By the time you read these words, early voting in the March 2 primaries will be under way. The race for the Republican nomination for governor, involving incumbent Rick Perry, United States senator Kay Bailey Hutchison, and upstart challenger Debra Medina, has attracted the most attention, as it should. The outcome will influence the future of Texas, and the three leading Republican candidates have very different ideas about that future.
An obscure group of races on the Republican primary ballot, however, may have an even greater influence on what Texas will be like fifteen or so years from now. These are battles for seats on the State Board of Education, a panel that has frequently made news in recent years—sad to say, seldom to its credit. I wrote about the SBOE in this space in September (“ Lowe and Behold ”), calling it “the most dysfunctional agency in Texas government” and offering advice to new chairman Gail Lowe about how to fix it. In her brief tenure, Lowe has restored decorum and parliamentary order to the board, but its underlying problem can be fixed only at the ballot box: Too many members are hostile to public education.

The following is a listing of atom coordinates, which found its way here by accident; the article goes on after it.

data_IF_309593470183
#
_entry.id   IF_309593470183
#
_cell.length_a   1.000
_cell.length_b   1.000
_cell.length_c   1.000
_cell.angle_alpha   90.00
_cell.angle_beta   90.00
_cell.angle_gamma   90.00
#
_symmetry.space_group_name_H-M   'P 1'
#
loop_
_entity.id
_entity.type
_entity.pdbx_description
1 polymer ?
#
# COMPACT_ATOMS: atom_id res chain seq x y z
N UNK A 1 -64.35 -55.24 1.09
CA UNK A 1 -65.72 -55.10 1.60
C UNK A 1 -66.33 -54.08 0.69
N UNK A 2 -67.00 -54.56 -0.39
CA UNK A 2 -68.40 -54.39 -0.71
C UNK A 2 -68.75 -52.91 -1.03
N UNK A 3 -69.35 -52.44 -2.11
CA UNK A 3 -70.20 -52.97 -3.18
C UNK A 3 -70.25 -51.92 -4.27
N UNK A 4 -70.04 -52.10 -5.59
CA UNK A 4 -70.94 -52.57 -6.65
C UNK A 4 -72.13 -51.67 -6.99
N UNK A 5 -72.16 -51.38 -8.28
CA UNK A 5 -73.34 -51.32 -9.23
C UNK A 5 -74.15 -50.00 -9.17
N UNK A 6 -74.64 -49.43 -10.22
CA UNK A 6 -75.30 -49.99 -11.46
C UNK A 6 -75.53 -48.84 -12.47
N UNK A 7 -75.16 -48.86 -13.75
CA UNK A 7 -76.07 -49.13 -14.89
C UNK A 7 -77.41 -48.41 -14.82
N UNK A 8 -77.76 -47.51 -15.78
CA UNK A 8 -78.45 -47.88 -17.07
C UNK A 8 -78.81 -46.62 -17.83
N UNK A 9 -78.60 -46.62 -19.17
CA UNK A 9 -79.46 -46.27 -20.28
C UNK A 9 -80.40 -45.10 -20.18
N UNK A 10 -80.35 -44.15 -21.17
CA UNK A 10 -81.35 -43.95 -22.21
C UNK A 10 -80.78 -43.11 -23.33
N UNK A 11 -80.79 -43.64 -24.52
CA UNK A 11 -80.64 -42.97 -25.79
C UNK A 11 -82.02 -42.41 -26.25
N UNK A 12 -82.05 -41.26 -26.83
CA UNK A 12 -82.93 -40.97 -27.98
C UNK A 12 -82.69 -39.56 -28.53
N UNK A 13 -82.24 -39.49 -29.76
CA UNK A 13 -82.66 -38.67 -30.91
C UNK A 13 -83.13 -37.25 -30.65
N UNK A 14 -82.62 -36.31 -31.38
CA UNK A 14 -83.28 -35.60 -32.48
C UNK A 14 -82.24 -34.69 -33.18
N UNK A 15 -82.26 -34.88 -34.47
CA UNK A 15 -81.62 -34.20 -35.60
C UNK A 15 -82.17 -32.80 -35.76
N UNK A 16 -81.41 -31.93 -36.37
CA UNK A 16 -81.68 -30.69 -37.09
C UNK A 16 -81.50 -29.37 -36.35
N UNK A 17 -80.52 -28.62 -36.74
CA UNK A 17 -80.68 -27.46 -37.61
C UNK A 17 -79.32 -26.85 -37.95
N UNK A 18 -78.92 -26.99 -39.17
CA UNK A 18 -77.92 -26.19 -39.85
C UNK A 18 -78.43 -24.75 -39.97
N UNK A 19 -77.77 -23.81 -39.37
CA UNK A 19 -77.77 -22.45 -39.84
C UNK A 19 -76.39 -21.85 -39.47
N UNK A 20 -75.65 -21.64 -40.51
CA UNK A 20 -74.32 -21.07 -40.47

The trouble is, most voters have little awareness of the importance of the SBOE, whose primary function is to determine the curriculum at all grade levels, including what courses should be taught in Texas schools, which texts should be used, and what their content should be. This mission seems simple enough. The board was once a sleepy corner of state government. The only controversies it engendered occurred when textbook critics appeared before the board to complain about statements that they perceived to be insufficiently appreciative of American values like free enterprise.